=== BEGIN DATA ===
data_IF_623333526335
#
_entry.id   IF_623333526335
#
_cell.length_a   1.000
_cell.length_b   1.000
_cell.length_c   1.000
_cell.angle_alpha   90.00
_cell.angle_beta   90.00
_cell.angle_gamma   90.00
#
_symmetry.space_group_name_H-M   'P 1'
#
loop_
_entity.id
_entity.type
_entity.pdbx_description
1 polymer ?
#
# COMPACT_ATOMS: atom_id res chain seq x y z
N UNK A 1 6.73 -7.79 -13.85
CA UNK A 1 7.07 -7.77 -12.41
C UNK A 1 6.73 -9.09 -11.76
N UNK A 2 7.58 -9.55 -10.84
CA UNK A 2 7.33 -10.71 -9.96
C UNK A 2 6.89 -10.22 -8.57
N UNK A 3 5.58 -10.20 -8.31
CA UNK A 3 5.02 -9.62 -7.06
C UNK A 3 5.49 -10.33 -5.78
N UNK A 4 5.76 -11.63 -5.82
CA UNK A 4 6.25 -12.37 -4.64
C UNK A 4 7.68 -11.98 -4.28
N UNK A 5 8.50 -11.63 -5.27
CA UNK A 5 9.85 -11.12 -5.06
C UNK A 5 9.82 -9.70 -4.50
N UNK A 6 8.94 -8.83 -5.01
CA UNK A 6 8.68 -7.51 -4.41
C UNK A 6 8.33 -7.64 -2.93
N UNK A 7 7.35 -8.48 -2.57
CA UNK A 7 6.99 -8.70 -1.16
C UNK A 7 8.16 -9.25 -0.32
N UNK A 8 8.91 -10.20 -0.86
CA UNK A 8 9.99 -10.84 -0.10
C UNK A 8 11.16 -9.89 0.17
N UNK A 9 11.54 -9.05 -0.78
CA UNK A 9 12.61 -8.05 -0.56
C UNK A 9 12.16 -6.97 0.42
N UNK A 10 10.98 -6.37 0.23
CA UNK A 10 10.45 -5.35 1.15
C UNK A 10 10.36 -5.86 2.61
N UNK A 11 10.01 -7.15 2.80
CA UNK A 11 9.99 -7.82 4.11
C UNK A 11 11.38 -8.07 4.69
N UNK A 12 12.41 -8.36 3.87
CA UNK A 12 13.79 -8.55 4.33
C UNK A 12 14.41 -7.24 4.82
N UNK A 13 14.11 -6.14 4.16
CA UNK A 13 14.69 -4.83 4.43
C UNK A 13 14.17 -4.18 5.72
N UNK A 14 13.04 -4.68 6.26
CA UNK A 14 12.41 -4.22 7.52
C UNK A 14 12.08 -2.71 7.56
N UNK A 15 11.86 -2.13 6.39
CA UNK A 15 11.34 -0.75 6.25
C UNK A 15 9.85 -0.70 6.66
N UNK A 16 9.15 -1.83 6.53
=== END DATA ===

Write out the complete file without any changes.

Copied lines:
data_IF_623333526335
#
_entry.id   IF_623333526335
#
_cell.length_a   1.000
_cell.length_b   1.000
_cell.length_c   1.000
_cell.angle_alpha   90.00
_cell.angle_beta   90.00
_cell.angle_gamma   90.00
#
_symmetry.space_group_name_H-M   'P 1'
#
loop_
_entity.id
_entity.type
_entity.pdbx_description
1 polymer ?
#
# COMPACT_ATOMS: atom_id res chain seq x y z
N UNK A 1 6.73 -7.79 -13.85
CA UNK A 1 7.07 -7.77 -12.41
C UNK A 1 6.73 -9.09 -11.76
N UNK A 2 7.58 -9.55 -10.84
CA UNK A 2 7.33 -10.71 -9.96
C UNK A 2 6.89 -10.22 -8.57
N UNK A 3 5.58 -10.20 -8.31
CA UNK A 3 5.02 -9.62 -7.06
C UNK A 3 5.49 -10.33 -5.78
N UNK A 4 5.76 -11.63 -5.82
CA UNK A 4 6.25 -12.37 -4.64
C UNK A 4 7.68 -11.98 -4.28
N UNK A 5 8.50 -11.63 -5.27
CA UNK A 5 9.85 -11.12 -5.06
C UNK A 5 9.82 -9.70 -4.50
N UNK A 6 8.94 -8.83 -5.01
CA UNK A 6 8.68 -7.51 -4.41
C UNK A 6 8.33 -7.64 -2.93
N UNK A 7 7.35 -8.48 -2.57
CA UNK A 7 6.99 -8.70 -1.16
C UNK A 7 8.16 -9.25 -0.32
N UNK A 8 8.91 -10.20 -0.86
CA UNK A 8 9.99 -10.84 -0.10
C UNK A 8 11.16 -9.89 0.17
N UNK A 9 11.54 -9.05 -0.78
CA UNK A 9 12.61 -8.05 -0.56
C UNK A 9 12.16 -6.97 0.42
N UNK A 10 10.98 -6.37 0.23
CA UNK A 10 10.45 -5.35 1.15
C UNK A 10 10.36 -5.86 2.61
N UNK A 11 10.01 -7.15 2.80
CA UNK A 11 9.99 -7.82 4.11
C UNK A 11 11.38 -8.07 4.69
N UNK A 12 12.41 -8.36 3.87
CA UNK A 12 13.79 -8.55 4.33
C UNK A 12 14.41 -7.24 4.82
N UNK A 13 14.11 -6.14 4.16
CA UNK A 13 14.69 -4.83 4.43
C UNK A 13 14.17 -4.18 5.72
N UNK A 14 13.04 -4.68 6.26
CA UNK A 14 12.41 -4.22 7.52
C UNK A 14 12.08 -2.71 7.56
N UNK A 15 11.86 -2.13 6.39
CA UNK A 15 11.34 -0.75 6.25
C UNK A 15 9.85 -0.70 6.66
N UNK A 16 9.15 -1.83 6.53